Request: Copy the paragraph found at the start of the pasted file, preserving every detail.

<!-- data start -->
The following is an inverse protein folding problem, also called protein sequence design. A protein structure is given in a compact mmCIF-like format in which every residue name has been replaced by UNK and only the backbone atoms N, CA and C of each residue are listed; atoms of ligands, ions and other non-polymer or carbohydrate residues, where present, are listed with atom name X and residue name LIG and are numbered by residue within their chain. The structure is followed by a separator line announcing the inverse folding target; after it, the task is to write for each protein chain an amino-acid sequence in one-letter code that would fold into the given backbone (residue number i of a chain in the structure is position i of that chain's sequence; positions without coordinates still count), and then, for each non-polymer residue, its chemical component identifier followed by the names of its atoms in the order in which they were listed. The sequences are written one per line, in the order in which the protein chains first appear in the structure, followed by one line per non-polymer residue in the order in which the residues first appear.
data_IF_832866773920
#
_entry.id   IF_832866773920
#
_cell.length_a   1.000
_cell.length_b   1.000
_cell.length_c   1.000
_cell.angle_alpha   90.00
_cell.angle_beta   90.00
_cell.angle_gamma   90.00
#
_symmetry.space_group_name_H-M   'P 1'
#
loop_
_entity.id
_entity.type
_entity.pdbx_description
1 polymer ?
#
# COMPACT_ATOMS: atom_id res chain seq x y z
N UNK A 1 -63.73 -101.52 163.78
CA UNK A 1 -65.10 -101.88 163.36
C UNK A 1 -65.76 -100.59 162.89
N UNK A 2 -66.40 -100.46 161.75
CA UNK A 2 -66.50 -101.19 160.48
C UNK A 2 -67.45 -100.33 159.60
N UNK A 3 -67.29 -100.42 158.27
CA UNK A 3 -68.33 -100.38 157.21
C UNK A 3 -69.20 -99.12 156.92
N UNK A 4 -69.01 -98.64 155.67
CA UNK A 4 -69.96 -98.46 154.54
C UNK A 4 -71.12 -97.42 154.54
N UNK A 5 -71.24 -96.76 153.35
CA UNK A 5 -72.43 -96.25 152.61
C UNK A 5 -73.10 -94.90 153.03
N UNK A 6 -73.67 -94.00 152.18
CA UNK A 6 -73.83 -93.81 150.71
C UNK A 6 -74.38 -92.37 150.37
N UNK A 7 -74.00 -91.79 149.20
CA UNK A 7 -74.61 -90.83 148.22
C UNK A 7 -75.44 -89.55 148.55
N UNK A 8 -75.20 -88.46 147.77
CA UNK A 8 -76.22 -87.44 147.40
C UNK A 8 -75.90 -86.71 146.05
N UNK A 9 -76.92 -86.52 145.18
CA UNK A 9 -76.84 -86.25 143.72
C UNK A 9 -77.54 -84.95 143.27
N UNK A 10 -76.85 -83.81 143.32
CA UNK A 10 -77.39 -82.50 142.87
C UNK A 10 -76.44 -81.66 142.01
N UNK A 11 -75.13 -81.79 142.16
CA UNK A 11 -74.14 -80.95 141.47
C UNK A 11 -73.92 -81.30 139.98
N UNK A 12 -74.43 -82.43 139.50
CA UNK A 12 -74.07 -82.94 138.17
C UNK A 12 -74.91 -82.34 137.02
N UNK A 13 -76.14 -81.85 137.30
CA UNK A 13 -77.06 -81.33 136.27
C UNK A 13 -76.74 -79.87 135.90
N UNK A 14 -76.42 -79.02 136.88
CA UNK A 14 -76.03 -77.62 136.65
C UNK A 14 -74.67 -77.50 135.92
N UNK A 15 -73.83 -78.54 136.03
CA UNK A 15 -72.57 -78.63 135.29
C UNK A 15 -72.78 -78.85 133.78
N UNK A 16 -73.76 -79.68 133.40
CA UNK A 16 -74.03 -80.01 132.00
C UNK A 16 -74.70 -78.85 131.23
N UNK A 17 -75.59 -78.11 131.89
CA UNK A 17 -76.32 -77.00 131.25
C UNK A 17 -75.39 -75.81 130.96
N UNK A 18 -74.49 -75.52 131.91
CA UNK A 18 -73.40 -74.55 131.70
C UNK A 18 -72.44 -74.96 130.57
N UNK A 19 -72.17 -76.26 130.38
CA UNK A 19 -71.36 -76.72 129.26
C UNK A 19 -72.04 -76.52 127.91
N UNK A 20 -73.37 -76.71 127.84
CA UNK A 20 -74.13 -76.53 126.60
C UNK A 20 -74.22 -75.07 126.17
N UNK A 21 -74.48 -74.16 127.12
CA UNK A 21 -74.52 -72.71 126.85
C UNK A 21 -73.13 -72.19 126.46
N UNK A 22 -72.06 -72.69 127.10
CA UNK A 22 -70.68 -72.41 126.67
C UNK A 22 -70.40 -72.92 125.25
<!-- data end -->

The following is an inverse protein folding problem, also called protein sequence design. A protein structure is given in a compact mmCIF-like format in which every residue name has been replaced by UNK and only the backbone atoms N, CA and C of each residue are listed; atoms of ligands, ions and other non-polymer or carbohydrate residues, where present, are listed with atom name X and residue name LIG and are numbered by residue within their chain. The structure is followed by a separator line announcing the inverse folding target; after it, the task is to write for each protein chain an amino-acid sequence in one-letter code that would fold into the given backbone (residue number i of a chain in the structure is position i of that chain's sequence; positions without coordinates still count), and then, for each non-polymer residue, its chemical component identifier followed by the names of its atoms in the order in which they were listed. The sequences are written one per line, in the order in which the protein chains first appear in the structure, followed by one line per non-polymer residue in the order in which the residues first appear.